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Four Important Tips For Keeping Your School WiFi Secure

by John Ciarlone on December 3, 2014

school wifiAre you doing everything possible to protect your students' security and highly-protected student records on your network?

WiFi brings a lot of benefits to virtually any school district, from easing teachers' workload to allowing parents easier access to their students' grades.  A combination of a well-implemented school WiFi network with the right apps backing it can quickly boost efficiency across the district.

However, ease of use can never trump security concerns.  A school WiFi network will be a target for hackers, and not just bored kids in computer classes.  There's a lot of potentially compromising material in your database, and it has to be kept safe.

 See Why Meraki Cloud Management is a Great Choice for Your School WiFi

Four Tips For Ensuring Great School WiFi Security...

1 - Segregate your "work" and "student" networks.

Any decent network hardware from the last decade will support segregated subnets, and many can host virtual networks that are kept entirely separate from everything else.  

There's absolutely no reason for a school today to only have one network that everyone accesses.  It's horribly insecure and practically begs for hackers (or bored students) to try to break in.  The network your students and parents use should in no way connect to the main administrative network.

2 - Hide the administrative SSIDs.

The "SSID" is the name for a network as it appears on devices' lists of nearby access points.  However, an access point does not have to broadcast this name.  A hidden SSID can still be connected to, but it gives no hint of its own existence.  A user has to know the exact network name to be able to connect.

If you do this with the SSIDs of your administrative network, it will vastly decrease your chances of being hacked.  Just make sure the teachers don't get sloppy and give students access anyway.

And speaking of which...byod

3 - Train your staff on security.

Modern networking security truly is a group effort, and all it takes is one "weak link" to cause the entire security chain to crumble.  Unfortunately, because computer security systems are so generally robust, this means your own staff is likely to be that weakest link.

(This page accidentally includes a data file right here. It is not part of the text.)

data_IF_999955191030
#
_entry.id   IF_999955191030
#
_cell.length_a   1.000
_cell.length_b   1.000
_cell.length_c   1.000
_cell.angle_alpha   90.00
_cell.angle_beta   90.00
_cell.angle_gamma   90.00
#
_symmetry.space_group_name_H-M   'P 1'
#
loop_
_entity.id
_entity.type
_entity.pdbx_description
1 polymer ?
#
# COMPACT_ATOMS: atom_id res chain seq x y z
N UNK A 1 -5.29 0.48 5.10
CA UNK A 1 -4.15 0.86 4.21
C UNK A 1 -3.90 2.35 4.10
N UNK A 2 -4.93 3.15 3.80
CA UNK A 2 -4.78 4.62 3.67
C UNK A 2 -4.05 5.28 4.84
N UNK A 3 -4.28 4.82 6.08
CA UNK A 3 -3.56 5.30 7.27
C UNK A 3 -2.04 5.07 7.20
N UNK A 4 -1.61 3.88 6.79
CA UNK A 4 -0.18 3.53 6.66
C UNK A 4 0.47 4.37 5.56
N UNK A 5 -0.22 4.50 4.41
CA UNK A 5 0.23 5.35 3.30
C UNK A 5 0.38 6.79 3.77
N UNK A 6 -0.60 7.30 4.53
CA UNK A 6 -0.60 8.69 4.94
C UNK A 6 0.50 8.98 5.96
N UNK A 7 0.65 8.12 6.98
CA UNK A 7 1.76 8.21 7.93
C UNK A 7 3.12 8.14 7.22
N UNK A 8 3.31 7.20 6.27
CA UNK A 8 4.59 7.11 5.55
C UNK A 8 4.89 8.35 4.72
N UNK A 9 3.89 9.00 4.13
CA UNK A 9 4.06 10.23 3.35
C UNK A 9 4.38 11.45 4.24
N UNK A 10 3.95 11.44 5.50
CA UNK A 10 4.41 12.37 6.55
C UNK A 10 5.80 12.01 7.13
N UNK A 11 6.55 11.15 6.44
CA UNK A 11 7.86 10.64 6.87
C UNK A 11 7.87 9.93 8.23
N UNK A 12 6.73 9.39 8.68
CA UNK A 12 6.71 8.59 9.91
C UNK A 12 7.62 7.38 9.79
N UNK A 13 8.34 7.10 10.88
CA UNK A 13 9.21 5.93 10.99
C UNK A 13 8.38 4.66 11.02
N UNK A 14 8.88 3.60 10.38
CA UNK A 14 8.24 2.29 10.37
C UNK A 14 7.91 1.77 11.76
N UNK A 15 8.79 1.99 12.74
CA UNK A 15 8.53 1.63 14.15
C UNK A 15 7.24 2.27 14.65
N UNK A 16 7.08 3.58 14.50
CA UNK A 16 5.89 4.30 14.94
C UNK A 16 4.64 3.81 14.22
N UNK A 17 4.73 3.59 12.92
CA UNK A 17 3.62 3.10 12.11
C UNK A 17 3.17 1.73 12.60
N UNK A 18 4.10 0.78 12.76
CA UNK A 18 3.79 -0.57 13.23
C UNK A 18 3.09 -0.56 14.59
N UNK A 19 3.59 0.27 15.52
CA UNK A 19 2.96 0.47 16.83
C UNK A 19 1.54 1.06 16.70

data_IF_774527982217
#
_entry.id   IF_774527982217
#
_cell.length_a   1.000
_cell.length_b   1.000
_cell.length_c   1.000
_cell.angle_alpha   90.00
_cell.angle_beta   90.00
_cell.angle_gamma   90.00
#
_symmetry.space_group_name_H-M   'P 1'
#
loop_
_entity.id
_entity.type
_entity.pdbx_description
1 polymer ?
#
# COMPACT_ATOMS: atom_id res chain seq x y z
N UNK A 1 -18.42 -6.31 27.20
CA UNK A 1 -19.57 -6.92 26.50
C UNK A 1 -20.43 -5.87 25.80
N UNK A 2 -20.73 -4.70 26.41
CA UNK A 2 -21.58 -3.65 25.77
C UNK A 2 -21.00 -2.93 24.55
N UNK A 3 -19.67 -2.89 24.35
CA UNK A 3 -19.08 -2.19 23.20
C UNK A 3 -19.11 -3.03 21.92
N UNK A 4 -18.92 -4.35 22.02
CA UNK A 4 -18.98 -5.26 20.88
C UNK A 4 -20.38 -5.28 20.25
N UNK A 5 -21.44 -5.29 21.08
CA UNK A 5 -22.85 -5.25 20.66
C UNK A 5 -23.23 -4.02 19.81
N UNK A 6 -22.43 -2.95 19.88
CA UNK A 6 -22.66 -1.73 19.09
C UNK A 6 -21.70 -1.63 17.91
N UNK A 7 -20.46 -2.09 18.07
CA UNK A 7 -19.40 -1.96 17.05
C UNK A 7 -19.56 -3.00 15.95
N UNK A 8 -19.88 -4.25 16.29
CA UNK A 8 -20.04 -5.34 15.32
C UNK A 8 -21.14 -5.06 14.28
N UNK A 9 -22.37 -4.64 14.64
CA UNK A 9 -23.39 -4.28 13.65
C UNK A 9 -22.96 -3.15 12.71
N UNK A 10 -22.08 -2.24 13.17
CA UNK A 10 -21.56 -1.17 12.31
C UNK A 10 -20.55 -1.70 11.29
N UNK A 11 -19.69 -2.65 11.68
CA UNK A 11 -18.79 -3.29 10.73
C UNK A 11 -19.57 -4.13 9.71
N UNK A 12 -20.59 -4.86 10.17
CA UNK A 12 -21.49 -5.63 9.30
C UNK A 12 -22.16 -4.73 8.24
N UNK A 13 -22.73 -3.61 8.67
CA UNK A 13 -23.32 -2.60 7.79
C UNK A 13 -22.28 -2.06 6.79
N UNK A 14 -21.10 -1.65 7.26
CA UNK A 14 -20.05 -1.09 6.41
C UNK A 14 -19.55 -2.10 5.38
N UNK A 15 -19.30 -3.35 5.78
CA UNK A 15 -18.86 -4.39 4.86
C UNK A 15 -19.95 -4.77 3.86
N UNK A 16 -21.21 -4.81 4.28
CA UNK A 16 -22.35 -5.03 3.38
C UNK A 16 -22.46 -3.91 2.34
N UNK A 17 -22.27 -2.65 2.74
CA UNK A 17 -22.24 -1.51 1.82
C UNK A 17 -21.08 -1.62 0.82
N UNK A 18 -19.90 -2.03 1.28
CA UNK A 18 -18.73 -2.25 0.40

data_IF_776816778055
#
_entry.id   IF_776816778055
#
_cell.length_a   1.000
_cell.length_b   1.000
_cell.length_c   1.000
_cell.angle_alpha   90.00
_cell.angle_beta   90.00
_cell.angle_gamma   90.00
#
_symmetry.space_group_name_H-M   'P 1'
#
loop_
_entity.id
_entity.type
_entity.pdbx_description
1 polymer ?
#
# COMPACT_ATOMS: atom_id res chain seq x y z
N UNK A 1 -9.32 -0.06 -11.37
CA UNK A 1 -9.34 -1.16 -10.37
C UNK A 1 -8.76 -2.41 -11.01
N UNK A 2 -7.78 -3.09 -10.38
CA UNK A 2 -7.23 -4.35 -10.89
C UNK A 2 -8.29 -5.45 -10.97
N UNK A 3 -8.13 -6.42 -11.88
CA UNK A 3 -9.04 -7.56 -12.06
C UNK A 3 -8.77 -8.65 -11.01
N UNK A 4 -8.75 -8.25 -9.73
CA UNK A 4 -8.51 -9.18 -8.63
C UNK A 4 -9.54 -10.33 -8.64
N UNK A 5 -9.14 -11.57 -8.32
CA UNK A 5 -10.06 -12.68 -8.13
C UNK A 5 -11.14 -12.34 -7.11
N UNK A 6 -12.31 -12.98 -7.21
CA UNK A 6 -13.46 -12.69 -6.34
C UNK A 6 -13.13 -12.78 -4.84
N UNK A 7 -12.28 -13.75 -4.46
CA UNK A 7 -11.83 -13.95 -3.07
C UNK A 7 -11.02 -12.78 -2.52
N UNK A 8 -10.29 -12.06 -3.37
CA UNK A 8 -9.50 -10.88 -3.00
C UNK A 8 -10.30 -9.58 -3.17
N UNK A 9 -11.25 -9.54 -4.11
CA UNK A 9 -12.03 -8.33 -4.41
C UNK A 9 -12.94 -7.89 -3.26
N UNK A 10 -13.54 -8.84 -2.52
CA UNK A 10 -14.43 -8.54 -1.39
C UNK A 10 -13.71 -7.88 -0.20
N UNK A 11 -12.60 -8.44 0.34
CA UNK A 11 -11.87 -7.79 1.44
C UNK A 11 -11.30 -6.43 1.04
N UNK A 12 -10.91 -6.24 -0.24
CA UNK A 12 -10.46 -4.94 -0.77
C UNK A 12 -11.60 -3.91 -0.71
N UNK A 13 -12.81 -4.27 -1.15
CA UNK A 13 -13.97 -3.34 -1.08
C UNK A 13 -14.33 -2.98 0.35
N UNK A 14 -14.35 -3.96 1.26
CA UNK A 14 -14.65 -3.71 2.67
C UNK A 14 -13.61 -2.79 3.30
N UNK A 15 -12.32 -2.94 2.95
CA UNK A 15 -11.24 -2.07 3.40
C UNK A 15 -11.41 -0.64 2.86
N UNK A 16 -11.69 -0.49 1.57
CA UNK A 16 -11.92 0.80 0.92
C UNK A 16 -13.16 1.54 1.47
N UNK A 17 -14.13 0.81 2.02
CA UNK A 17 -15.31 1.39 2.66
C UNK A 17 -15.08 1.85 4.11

Many teachers tend to be lax about security, especially around students they trust.  Others may tend to fall into bad habits like writing down SSIDs, user names, and passwords.  And most of them, unless they've got relevant real-world experience, have probably never been trained to defend themselves against "social engineering" fast-talk techniques designed to trick them into giving up secure information.

When you implement WiFi in your school, your staff will need to step up its game in terms of systems security.  These days, employee negligence is the number one cause of data breaches.

4 - Utilize active scanning methods.

Broadly, there are two kinds of software network security measures: passive and active.  Passive systems simply log access, and leave it up to the administrators to police use.  Active security systems are just that - active.  They "watch" the network for any suspicious activity and alert administrators if anything strange or unexpected happens.

A modern WiFi network can be a partner in its own security systems.  Be sure you purchase your network hardware like access points from a reliable vendor who's known for their quality security.

school-wifiNever Forget Security With School WiFi  

It's as simple as that.  The security needs of a school are among the most strict in the country, alongside entities like banks and hospitals.  A hack attack against a school could bring ruinous fees, as well as potentially exposing protected information that's supposed to be kept sealed for the entirety of a student's life.

An eye towards security will ensure your staff, students, and parents can continue using your network in safety for years to come.

Need more advice?  Hummingbird Networks can ensure your school has all the security it needs.  Contact us for a free consultation


photo credit: Mayor McGinn via photopin cc photo credit: Andrew_D_Hurley via photopin cc

Topics: Wireless